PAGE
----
This International Crisis Group report examines the failed attempts of the past to dismantle the Democratic Forces for the Liberation of Rwanda (FDLR)--an insurgency with roots that go back to the 1994 genocide in Rwanda--and recommends a new approach to help end great civilian suffering and restore state authority in the eastern Congo.
As Washington ponders how long to stay in Iraq, it would do well to remember the limited impact of the United States' withdrawal from Vietnam and Cambodia in the 1970s, Lebanon in the 1980s, and Somalia in the 1990s.
With violence down and U.S. troop deaths at their lowest point since the Iraq war began, military analysts are in near-agreement that Iraq is more secure today. But CFR's Stephen Biddle and Steven Simon disagree on how to ensure stability continues. They discuss their views during this inaugural Foreign Affairs Live debate.
In August 2008, violence re-erupted in Congo's North Kivu province. This multimedia presentation brought to you by the International Crisis Group highlights the most recent developments in the region, and provides background to the current crisis.
Authors: Stephen Biddle, Michael E. O'Hanlon, and Kenneth M. Pollack New York Times
“Having recently returned from a research trip to Iraq, we are convinced that a total withdrawal of combat troops any time soon would be unwise,” write Stephen Biddle, Michael E. O’Hanlon and Kenneth M. Pollack. Although recent success in Iraq has prompted more calls for withdrawal, a continued American presence is needed to preserve the fragile peace in that country.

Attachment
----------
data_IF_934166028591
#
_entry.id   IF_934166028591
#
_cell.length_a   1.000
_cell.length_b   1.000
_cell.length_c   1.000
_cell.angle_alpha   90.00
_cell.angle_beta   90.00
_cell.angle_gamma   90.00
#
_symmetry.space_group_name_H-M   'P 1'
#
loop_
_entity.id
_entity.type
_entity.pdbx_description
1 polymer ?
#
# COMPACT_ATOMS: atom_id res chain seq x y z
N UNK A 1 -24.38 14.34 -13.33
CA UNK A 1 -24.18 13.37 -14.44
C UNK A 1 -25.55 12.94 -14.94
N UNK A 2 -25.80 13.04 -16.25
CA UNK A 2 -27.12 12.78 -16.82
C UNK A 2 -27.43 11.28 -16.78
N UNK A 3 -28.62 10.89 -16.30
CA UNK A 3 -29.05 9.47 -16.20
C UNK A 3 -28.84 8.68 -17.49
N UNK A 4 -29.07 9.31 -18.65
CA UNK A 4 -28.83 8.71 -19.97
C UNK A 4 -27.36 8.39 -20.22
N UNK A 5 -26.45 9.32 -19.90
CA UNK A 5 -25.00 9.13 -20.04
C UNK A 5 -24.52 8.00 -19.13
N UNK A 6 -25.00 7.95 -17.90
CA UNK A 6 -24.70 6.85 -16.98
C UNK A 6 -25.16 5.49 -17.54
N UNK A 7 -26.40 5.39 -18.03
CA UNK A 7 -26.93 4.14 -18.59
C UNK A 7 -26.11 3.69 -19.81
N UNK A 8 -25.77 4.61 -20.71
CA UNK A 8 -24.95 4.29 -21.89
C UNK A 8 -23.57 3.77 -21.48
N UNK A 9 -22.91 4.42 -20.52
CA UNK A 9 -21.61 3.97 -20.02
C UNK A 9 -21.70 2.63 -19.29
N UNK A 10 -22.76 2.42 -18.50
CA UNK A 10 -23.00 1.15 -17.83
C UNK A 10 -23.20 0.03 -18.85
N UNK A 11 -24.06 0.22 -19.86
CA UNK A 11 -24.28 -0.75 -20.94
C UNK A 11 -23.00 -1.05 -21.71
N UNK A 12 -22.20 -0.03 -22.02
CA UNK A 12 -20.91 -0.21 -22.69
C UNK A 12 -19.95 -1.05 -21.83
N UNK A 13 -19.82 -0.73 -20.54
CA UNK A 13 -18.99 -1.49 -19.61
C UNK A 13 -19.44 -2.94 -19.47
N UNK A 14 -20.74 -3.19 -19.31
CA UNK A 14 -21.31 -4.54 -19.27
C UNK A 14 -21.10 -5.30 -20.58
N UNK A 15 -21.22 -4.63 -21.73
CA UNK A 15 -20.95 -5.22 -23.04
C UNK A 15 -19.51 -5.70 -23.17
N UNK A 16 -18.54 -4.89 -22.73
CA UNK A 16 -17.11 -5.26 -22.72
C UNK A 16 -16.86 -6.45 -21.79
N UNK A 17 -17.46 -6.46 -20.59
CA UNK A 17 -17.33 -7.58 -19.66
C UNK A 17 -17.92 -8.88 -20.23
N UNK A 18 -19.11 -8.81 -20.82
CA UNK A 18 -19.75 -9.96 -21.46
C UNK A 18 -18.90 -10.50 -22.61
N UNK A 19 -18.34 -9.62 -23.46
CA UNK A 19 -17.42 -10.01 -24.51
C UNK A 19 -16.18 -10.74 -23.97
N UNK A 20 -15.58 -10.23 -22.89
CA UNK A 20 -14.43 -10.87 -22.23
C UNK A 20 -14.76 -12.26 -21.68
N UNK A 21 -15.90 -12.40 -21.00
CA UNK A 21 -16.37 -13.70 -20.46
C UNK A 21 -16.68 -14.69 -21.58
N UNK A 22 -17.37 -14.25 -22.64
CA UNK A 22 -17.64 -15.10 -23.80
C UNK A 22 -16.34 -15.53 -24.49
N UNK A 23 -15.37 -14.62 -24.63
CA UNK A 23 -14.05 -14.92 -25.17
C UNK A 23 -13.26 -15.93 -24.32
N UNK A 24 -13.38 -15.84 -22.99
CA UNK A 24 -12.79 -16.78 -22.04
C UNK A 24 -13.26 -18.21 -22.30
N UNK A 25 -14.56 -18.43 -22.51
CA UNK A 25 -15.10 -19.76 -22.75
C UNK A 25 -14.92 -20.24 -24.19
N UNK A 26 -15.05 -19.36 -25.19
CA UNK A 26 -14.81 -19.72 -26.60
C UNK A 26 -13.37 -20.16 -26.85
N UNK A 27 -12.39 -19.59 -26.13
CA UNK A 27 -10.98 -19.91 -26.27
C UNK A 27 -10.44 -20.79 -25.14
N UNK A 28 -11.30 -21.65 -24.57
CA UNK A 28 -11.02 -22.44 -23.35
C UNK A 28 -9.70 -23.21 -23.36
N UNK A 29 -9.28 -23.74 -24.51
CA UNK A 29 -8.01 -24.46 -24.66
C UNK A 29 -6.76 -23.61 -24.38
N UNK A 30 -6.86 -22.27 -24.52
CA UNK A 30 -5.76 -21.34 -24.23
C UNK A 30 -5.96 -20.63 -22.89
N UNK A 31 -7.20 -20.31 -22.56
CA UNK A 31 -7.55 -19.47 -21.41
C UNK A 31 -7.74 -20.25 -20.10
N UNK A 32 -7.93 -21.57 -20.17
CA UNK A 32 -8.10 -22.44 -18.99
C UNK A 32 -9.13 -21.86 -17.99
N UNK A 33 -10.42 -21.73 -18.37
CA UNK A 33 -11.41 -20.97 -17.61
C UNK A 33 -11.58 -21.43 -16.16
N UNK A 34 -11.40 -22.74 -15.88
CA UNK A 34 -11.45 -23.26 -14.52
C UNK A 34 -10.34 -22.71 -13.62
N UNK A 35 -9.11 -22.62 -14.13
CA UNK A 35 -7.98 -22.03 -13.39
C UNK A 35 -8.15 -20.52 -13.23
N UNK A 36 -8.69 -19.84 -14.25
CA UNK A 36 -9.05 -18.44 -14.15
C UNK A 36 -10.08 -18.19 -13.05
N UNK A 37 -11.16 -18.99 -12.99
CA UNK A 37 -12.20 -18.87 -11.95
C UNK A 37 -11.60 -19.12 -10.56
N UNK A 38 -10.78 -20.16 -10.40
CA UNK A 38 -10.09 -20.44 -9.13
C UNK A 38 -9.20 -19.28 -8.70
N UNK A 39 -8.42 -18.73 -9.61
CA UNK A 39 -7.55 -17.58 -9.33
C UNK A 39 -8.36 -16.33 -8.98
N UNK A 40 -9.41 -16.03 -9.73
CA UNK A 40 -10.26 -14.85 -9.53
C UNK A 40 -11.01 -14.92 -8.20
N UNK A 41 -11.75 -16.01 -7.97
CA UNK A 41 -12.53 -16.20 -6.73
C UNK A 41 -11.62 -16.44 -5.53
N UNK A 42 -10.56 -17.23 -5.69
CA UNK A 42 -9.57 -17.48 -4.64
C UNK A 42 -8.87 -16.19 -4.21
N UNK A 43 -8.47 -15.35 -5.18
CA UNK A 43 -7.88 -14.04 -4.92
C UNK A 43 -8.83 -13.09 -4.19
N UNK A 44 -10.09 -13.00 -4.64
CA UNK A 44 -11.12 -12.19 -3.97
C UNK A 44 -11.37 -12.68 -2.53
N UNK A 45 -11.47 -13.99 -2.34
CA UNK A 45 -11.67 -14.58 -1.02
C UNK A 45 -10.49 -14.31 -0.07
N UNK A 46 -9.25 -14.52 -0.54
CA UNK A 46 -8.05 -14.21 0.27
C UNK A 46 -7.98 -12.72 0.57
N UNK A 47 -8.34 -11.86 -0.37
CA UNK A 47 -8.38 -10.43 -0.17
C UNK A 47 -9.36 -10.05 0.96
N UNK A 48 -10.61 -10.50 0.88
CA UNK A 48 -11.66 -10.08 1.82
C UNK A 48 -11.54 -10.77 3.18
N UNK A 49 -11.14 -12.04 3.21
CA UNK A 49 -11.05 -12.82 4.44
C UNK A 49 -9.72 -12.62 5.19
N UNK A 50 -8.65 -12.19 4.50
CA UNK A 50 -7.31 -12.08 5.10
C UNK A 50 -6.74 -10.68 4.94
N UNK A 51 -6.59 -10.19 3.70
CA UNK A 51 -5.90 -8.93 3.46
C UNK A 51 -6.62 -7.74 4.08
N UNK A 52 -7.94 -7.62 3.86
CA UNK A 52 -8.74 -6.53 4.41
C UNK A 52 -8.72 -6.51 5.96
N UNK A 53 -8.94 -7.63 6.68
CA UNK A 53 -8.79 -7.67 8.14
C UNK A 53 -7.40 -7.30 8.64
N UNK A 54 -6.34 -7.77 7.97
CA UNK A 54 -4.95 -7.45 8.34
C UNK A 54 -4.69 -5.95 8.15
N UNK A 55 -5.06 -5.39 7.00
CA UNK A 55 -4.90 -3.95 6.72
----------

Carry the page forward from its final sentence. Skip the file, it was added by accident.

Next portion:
Max Boot writes that Iraqi Prime Minister, Nouri al-Maliki’s ambiguous statements about a timetable for troop withdrawal from Iraq are an attempt at political posturing before the upcoming presidential elections.
Congressional delegations can be illuminating despite the obvious limitations imposed by time and security concerns, writes Daniel Senor, giving Barack Obama a list of people he ought to meet on his upcoming trip to Iraq.
Iran’s goals of building a mutually beneficial relationship with Iraq and of undermining the American occupation are at odds with each other, writes Vali Nasr. These conflicting objectives have resulted in Tehran’s first major setback in Iraq.
“For every two steps forward in Iraq, there is also a step backward,” says Max Boot, referring to the faltering negotiations between the U.S. and Iraqi governments over the conditions of the United States’ continued presence in Iraq. Sticking points include whether U.S. soldiers and private security contractors will maintain immunity from Iraqi prosecution, and whether the U.S. will continue to have the freedom to detain terrorist suspects without Iraqi approval.
Mohamad Bazzi criticizes the Bush Administration’s “flawed understanding of basic forces in the Middle East,” by pointing out his inaccurate grouping of Al-Qaeda, Hamas and Hezbollah in his speech to the Israeli Knesset. This is not the first time the President has made this mistake, says Bazzi. In his January 2007 State of the Union, he lumped Sunni and Shiite extremists as the same “totalitarian threat” with the “same wicked purposes.”
The Council on Foreign Relations' David Rockefeller Studies Program—CFR's "think tank"—is home to more than seventy full-time, adjunct, and visiting scholars and practitioners (called "fellows"). Their expertise covers the world's major regions as well as the critical issues shaping today's global agenda. Download the printable CFR Experts Guide.
The author examines Pakistan's complex role in U.S. foreign policy and advocates for a two-pronged approach that works to quarantine threats while integrating Pakistan into the broader U.S. agenda in Asia.